The beauty of studio shooting is that you have absolute control over every aspect of your final image. From makeup, to the general lack of ambient light to deal with, to the subject in front of your camera, everything is up to you. This can bring some challenges _ namely, you as the photographer are also the director of the entire shoot. If something isn't going right, it's your responsibility to fix it. I apply this to everything in life, but it's especially relevant in assembling a successful shoot. Remember the six Ps of life: proper planning prevents piss-poor performance.
You don't always need a professional model. If you have some new lighting setups that you want to try, ask a friend. Bribe them with free food and make sure they can be patient for an hour or so. For more complicated shoots involving heavy makeup/prosthetics or complex costumes, it might be best to contact an agency or an unsigned model friend that needs some new portfolio images. Make sure to communicate the idea with them well before the shoot so they understand their job. If you're not shooting portraits and are working with products, you're in luck: you can shoot to your heart's content.
Always draw out some lighting setups beforehand. If you have a piece of paper with a few general ideas with you to reference, it's much easier to make efficient use of your studio time, as you aren't trying to remember exact angles and ratios for your lights. Many of us photographers are horrible at drawing (I certainly am), so just create something crude. You could even write it down without a diagram if you feel uncomfortable about drawing. Of course, the lighting needs to match the theme, so don't just bring any setup you have drawn out. Light specifically for every shoot.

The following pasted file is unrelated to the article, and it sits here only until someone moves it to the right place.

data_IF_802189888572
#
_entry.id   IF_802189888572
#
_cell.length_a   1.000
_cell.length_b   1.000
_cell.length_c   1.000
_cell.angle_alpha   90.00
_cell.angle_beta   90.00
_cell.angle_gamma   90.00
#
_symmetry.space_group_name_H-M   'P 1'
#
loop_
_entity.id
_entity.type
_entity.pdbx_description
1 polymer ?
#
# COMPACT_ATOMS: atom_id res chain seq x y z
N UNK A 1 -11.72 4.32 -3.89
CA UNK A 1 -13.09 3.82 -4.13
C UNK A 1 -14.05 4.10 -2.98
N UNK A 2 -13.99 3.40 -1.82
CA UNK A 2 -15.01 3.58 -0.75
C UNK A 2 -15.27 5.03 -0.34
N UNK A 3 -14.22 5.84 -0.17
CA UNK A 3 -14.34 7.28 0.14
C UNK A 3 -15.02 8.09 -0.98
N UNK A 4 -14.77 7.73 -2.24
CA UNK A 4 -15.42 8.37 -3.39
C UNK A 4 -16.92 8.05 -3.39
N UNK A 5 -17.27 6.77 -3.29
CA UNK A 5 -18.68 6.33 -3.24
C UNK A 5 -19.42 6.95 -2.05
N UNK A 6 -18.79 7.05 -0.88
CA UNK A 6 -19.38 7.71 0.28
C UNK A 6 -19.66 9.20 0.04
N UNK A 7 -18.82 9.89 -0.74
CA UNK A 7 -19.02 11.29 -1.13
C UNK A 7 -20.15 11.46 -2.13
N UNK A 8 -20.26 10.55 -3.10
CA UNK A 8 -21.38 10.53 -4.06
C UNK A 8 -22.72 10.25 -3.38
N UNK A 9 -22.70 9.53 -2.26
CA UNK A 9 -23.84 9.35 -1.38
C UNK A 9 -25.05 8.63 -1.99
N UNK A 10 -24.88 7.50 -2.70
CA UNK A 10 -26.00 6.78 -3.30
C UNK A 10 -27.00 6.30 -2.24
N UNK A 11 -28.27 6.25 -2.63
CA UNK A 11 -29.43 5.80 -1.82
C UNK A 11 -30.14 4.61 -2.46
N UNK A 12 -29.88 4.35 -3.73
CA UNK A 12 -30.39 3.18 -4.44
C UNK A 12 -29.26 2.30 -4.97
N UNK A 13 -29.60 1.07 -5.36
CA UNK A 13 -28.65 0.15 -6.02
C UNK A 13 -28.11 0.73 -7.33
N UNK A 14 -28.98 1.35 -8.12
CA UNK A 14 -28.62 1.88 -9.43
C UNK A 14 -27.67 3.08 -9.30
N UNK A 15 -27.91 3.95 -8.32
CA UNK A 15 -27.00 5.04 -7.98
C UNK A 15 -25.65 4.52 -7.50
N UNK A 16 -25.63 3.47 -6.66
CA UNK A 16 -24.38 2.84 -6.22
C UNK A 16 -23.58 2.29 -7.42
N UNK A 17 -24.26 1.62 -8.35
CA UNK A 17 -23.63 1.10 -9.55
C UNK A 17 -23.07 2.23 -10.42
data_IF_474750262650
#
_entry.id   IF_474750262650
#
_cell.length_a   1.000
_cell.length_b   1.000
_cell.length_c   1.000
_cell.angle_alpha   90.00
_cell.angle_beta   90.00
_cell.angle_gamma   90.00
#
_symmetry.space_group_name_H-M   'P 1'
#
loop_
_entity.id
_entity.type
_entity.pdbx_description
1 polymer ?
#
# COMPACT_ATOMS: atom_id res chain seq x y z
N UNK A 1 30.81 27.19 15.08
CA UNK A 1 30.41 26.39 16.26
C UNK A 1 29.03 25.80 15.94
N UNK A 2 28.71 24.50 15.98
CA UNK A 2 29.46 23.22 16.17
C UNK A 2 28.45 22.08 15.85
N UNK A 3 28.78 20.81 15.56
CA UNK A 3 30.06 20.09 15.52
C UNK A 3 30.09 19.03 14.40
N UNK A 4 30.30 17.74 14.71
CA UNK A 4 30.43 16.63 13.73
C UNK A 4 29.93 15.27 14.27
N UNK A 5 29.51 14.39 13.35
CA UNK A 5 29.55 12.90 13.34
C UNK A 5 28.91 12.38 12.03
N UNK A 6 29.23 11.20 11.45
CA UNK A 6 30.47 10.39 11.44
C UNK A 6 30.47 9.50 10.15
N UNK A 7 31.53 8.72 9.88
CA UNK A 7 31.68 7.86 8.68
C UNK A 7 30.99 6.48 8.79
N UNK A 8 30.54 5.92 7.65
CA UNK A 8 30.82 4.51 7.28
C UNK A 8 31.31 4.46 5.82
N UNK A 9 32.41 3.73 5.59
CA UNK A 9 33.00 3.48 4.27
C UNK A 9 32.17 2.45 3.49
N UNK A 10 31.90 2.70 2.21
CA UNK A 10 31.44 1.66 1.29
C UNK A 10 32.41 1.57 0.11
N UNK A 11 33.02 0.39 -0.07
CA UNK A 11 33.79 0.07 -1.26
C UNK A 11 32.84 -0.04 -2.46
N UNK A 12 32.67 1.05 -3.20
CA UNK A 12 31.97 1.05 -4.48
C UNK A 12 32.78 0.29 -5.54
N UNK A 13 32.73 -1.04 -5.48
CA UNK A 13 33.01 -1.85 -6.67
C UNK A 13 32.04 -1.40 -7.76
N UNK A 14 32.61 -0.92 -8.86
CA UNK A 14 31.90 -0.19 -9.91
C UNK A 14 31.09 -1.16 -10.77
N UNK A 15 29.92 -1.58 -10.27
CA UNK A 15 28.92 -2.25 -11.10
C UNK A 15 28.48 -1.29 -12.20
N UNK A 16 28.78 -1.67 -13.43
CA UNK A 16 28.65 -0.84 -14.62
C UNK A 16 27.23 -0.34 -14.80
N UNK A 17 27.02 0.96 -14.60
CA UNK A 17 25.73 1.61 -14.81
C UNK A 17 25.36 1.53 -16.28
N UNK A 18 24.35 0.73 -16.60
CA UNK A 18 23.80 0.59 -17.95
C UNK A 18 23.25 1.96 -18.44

This should be obvious, but figure out which props you're bringing and their exact purpose. If you're using props for a paid gig, you will look like a fool if you're fumbling around on set trying to figure out how to incorporate them. It's okay to try different things and see what works, but a solid starting point is a must. I highly recommend including props in your gear list or lighting diagram as a better way to figure out their place in the final image. If you have a stylist, they will help tremendously with this and should be included in the planning process.
If you don't have your own space to use, make sure that you give yourself plenty of time. I'm fortunate enough to have access to my own space, so my setup time is cut down drastically by not having to bring stands, sandbags, and flags into the space each time I shoot. If you're renting a studio, budget an extra half-hour to forty-five minutes on each end for setup and tear-down. The last thing you want is to hold up the studio's next client by occupying the space for longer than you paid for, even if you are taking your equipment out as they bring theirs in.
Wardrobe and Makeup
These go hand-in-hand usually. In 95 percent of your shoots, the makeup and clothing will be in a very similar vein as far as texture, color, and style. For test shoots, I wouldn't expect most folks to have a makeup artist or stylist at every session. I highly recommend taking the time to brush up on some simple makeup techniques and to use Pinterest or Tumblr to gather images for inspiration. You just need to be able to clearly voice your vision to the model or to whomever is doing the makeup and assembling the wardrobe.
I love shooting in the studio and harnessing the complete freedom of it, but in the last year, I have learned a great deal about assembling a team that can work cohesively. Again, you are also the director of the shoot. If you are assembling the concept in tandem with other creatives, you need to be able to collaborate and express your thoughts to bring the idea to life through every aspect of planning. If you don't plan, you won't be using your time to its fullest potential.